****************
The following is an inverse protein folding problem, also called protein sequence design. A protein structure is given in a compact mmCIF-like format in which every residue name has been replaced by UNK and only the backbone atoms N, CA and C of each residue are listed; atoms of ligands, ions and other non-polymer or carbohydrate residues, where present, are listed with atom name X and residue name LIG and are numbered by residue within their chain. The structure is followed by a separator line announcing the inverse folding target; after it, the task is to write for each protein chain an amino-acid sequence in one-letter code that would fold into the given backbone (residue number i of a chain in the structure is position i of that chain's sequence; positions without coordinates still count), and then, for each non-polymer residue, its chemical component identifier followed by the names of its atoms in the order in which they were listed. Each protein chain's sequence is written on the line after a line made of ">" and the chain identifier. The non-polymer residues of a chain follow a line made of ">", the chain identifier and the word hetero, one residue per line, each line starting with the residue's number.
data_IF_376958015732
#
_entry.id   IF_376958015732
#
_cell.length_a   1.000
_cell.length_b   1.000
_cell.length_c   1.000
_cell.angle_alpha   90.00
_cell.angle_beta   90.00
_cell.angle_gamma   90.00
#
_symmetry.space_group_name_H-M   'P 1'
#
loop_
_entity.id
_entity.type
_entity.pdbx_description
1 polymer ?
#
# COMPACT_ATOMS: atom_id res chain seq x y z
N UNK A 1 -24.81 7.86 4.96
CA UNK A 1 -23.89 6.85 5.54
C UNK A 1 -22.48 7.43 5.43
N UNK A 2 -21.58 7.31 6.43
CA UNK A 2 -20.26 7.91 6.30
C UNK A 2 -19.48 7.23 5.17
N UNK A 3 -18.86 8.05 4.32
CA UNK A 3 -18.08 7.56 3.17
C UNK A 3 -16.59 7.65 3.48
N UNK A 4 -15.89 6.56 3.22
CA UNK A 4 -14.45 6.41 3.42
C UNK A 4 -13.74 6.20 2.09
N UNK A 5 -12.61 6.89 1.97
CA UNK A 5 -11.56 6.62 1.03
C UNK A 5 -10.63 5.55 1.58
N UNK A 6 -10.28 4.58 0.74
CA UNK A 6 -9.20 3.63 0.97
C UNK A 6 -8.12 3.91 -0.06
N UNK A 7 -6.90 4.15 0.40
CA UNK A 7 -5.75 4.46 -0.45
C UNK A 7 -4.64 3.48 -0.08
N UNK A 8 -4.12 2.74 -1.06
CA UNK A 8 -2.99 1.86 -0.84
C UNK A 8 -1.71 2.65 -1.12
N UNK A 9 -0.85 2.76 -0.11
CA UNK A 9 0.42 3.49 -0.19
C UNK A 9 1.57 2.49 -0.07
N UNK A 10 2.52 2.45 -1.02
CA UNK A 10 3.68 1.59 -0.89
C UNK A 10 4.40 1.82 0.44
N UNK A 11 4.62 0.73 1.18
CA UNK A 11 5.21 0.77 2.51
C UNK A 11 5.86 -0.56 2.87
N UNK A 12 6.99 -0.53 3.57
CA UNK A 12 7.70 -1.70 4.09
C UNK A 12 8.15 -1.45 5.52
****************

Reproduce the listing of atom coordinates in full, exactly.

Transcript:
The following is an inverse protein folding problem, also called protein sequence design. A protein structure is given in a compact mmCIF-like format in which every residue name has been replaced by UNK and only the backbone atoms N, CA and C of each residue are listed; atoms of ligands, ions and other non-polymer or carbohydrate residues, where present, are listed with atom name X and residue name LIG and are numbered by residue within their chain. The structure is followed by a separator line announcing the inverse folding target; after it, the task is to write for each protein chain an amino-acid sequence in one-letter code that would fold into the given backbone (residue number i of a chain in the structure is position i of that chain's sequence; positions without coordinates still count), and then, for each non-polymer residue, its chemical component identifier followed by the names of its atoms in the order in which they were listed. Each protein chain's sequence is written on the line after a line made of ">" and the chain identifier. The non-polymer residues of a chain follow a line made of ">", the chain identifier and the word hetero, one residue per line, each line starting with the residue's number.
data_IF_376958015732
#
_entry.id   IF_376958015732
#
_cell.length_a   1.000
_cell.length_b   1.000
_cell.length_c   1.000
_cell.angle_alpha   90.00
_cell.angle_beta   90.00
_cell.angle_gamma   90.00
#
_symmetry.space_group_name_H-M   'P 1'
#
loop_
_entity.id
_entity.type
_entity.pdbx_description
1 polymer ?
#
# COMPACT_ATOMS: atom_id res chain seq x y z
N UNK A 1 -24.81 7.86 4.96
CA UNK A 1 -23.89 6.85 5.54
C UNK A 1 -22.48 7.43 5.43
N UNK A 2 -21.58 7.31 6.43
CA UNK A 2 -20.26 7.91 6.30
C UNK A 2 -19.48 7.23 5.17
N UNK A 3 -18.86 8.05 4.32
CA UNK A 3 -18.08 7.56 3.17
C UNK A 3 -16.59 7.65 3.48
N UNK A 4 -15.89 6.56 3.22
CA UNK A 4 -14.45 6.41 3.42
C UNK A 4 -13.74 6.20 2.09
N UNK A 5 -12.61 6.89 1.97
CA UNK A 5 -11.56 6.62 1.03
C UNK A 5 -10.63 5.55 1.58
N UNK A 6 -10.28 4.58 0.74
CA UNK A 6 -9.20 3.63 0.97
C UNK A 6 -8.12 3.91 -0.06
N UNK A 7 -6.90 4.15 0.40
CA UNK A 7 -5.75 4.46 -0.45
C UNK A 7 -4.64 3.48 -0.08
N UNK A 8 -4.12 2.74 -1.06
CA UNK A 8 -2.99 1.86 -0.84
C UNK A 8 -1.71 2.65 -1.12
N UNK A 9 -0.85 2.76 -0.11
CA UNK A 9 0.42 3.49 -0.19
C UNK A 9 1.57 2.49 -0.07
N UNK A 10 2.52 2.45 -1.02
CA UNK A 10 3.68 1.59 -0.89
C UNK A 10 4.40 1.82 0.44
N UNK A 11 4.62 0.73 1.18
CA UNK A 11 5.21 0.77 2.51
C UNK A 11 5.86 -0.56 2.87
N UNK A 12 6.99 -0.53 3.57
CA UNK A 12 7.70 -1.70 4.09
C UNK A 12 8.15 -1.45 5.52